AGATA, a pilot study to implement personalized therapy for patients with advanced or metastatic breast cancer

The AGATA study is the first genomic screening platform for advanced breast cancer ever attempted in Spain. By this molecular platform SOLTI aimed to increase the likelihood of a patient being included in a targeted clinical trial based on the tumor molecular profiling. Genomcore provided a secure and compliant federated platform to store and analyze the clinical and genomic data within the project.

AGATA, a pilot study to implement personalized therapy for patients with advanced or metastatic breast cancer

The AGATA study is the first genomic screening platform for advanced breast cancer ever attempted in Spain. By this molecular platform SOLTI aimed to increase the likelihood of a patient being included in a targeted clinical trial based on the tumor molecular profiling. Genomcore provided a secure and compliant federated platform to store and analyze the clinical and genomic data within the project.


To create a genomic screening platform for advanced breast cancer and evaluate its efficacy in increasing the probability of a patient to be included in a clinical trial that is tailored to her specific molecular tumor type.


A GDPR and HIPAA compliant multimodal platform to store, manage, standardize and harmonize data generated from the different hospitals under a federated governance model. 

Conclusion in numbers

This study represented the first step towards using data engineering solutions to advance our understanding of cancer biomarkers. Building upon the success of AGATA, SOLTI launched the HOPE study using Genomcore’s technology.


SOLTI is an academic research group that performs clinical trials of excellence in oncology. With a background of 77 clinical trials, they are positioned among reference oncology groups at a national and international level. Their mission is to promote innovative research that improves the well-being and prognosis of patients with breast cancer and other tumors. They strive to advance innovative research by supporting specialists in the development of translational clinical trials in oncology, especially in breast cancer. Their main activities involve academic, clinical and translational research, medical dissemination and scientific training programs with the aim of enhancing the talent of professionals and empower patients.

AGATA is a prospective, multicenter, pilot study conducted in 10 reference hospitals across Spain, including Arnau de Vilanova Hospital and University Clinical Hospital in Valencia; Clinic Hospital, Vall Hebron University Hospital, and Duran i Reynals Hospital (ICO) in Barcelona; Josep Trueta Hospital (ICO) in Girona; Son Espases University Hospital in Mallorca; Doce de Octubre University Hospital and Comprehensive Cancer Center CLARA CAMPAL (HM CIOCC) in Madrid; and Virgen del Rocio University Hospital in Sevilla. In the study, 260 patients (female and male) between 18-70 years with advanced or metastatic breast cancer were screened. Upon signed inform consent and confirmation of eligibility criteria – quality of life score according to ECOG scale ≤ 2 and a minimal life expectancy of 3 months among others – tumor samples were be obtained from the patients either by biopsy of metastatic cancer or from archived tissue previously available at the site, and their genomic profile was analyzed with an NGS panel of genes considered relevant to the tumor biology and treatment. Should any clinical trial match the patient’s molecular profile, she/he will be offered to participate in it and the available samples left after sequencing will be supplied when a central confirmation would be requested.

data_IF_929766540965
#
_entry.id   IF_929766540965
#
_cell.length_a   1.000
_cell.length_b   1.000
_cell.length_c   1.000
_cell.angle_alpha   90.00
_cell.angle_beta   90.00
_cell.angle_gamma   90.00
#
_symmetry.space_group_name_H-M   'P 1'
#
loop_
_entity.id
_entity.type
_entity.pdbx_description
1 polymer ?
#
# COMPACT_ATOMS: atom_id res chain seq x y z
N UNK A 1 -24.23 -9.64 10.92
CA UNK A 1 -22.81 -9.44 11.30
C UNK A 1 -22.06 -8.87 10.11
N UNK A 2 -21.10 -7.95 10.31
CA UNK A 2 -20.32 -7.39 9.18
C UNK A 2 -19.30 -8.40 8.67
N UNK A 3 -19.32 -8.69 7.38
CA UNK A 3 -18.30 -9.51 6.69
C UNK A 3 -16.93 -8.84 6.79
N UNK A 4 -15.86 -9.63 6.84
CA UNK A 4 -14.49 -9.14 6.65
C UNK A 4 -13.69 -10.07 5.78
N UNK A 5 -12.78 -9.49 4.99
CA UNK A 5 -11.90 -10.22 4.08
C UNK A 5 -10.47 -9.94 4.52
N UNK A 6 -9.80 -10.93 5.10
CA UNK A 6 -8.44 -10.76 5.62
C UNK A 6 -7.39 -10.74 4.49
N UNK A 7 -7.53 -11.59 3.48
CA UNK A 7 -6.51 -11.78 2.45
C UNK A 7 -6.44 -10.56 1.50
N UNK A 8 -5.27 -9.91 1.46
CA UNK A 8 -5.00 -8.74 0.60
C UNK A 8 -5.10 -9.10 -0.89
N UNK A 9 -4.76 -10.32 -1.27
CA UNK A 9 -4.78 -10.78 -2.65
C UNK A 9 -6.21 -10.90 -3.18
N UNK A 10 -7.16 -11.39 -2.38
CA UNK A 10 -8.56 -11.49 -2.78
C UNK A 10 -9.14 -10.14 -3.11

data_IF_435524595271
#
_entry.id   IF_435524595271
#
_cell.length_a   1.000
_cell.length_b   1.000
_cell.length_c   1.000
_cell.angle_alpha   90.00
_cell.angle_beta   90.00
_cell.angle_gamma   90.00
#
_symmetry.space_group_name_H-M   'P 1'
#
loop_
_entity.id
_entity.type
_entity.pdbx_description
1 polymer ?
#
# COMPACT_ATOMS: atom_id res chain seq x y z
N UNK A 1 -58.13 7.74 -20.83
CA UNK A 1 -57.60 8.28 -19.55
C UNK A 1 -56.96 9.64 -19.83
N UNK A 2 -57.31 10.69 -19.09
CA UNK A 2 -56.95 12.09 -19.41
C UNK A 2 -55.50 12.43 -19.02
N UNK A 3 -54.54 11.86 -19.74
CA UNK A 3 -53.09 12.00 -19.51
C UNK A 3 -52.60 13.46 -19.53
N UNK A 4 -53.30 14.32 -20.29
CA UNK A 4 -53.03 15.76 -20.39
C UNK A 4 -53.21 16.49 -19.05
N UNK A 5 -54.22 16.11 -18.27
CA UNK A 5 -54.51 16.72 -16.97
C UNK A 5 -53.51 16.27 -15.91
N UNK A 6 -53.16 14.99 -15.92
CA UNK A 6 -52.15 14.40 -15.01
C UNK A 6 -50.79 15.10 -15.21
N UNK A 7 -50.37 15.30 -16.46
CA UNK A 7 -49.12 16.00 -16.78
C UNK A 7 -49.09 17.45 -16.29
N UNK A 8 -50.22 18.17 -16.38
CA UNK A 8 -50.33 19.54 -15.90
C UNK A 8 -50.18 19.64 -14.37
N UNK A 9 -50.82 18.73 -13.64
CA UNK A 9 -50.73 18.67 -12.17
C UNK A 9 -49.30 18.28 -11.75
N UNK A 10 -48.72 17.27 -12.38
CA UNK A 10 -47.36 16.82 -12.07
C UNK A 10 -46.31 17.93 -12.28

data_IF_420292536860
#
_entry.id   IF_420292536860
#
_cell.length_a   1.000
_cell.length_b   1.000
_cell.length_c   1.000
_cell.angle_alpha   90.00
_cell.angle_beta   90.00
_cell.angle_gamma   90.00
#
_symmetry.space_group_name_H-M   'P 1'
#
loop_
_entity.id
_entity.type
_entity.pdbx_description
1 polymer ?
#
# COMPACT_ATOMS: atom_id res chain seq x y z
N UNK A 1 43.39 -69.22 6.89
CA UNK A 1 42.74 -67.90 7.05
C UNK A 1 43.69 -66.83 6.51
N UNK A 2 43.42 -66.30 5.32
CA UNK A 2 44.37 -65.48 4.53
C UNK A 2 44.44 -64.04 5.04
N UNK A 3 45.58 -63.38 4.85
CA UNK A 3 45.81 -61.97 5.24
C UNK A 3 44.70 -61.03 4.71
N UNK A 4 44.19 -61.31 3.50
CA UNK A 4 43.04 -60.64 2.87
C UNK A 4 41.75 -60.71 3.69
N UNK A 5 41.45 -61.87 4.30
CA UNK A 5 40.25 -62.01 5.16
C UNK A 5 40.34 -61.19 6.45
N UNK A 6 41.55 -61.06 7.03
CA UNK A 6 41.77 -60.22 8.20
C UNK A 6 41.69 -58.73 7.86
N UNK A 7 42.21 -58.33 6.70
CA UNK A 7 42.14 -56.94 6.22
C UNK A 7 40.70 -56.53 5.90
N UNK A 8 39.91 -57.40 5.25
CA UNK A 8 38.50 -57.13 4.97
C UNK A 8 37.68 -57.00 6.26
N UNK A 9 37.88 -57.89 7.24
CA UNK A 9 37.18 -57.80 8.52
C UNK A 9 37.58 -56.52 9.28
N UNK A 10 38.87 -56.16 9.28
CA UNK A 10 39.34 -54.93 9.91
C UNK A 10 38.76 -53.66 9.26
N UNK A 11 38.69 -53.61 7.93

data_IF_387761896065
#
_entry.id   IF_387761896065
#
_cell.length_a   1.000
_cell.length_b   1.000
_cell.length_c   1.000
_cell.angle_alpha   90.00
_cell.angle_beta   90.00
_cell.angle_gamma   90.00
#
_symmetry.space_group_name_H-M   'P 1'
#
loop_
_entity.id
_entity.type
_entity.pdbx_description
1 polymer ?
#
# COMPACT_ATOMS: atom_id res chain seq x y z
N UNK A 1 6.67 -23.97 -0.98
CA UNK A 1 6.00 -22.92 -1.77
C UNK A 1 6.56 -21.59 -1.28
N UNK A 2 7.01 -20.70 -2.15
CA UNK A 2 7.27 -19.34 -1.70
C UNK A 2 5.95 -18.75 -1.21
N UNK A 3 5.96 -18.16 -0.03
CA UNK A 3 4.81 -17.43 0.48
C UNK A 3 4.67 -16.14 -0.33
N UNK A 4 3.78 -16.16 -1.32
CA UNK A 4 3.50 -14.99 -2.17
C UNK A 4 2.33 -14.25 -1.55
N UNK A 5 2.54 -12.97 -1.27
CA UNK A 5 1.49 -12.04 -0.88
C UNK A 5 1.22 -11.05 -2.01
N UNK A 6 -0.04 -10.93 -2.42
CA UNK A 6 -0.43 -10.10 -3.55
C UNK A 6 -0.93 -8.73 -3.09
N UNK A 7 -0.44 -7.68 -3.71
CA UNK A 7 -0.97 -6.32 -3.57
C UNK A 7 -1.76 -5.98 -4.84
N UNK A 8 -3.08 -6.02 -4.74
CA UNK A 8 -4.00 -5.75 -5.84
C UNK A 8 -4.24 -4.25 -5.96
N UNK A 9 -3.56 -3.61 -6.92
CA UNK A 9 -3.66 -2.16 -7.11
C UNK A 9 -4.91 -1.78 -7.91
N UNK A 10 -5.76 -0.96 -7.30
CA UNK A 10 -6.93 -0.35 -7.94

The study also counted with the economic support of grants by Novartis and Mutua Madrileña Foundation, and was largely financed by the Research, Development and Innovation National Plan and co-financed by the Carlos III Health Institute and the European Regional Development Fund (ERDF).

"the main objective of this study was to be able to evaluate each case thanks to the implementation of a molecular diagnosis and being able to identify the most appropriate therapy for each patient in the event that any alteration with a therapeutic target is detected in the study of their tumor”


The identification of tumor drive genes and the development of targeted therapies have improved the outcome of some cancer types. However, the costs and complexity of implementing oncology precision strategies limit the access of this approach to just a minority of patients in the real clinical practice.

To date, conventional methods to select patients for clinical trials with anti-targeted agents according to molecular criteria are generally limited to the analysis of a few biomarkers. Several studies have shown how this strategy is inappropriate in case of infrequent molecular alterations and that the ideal strategy would consist in simultaneous examination of large numbers of actionable genomic alterations.

The AGATA study was designed as a proof-of-concept project to better characterize the genomic landscape of metastatic breast cancer and to facilitate patient access to matched-targeted clinical trials in Spain. The main objective was to create a network of hospitals throughout the country as a need to join efforts, set standards and optimize procedures for the benefit of all patients, so that the opportunity to participate in a genomic screening program can be offered to the great majority of hospitals that lack the technology required for these tests. So that patients diagnosed with this type of tumor had access to a personalized therapy according to the molecular profile of their tumor, most of them through clinical studies.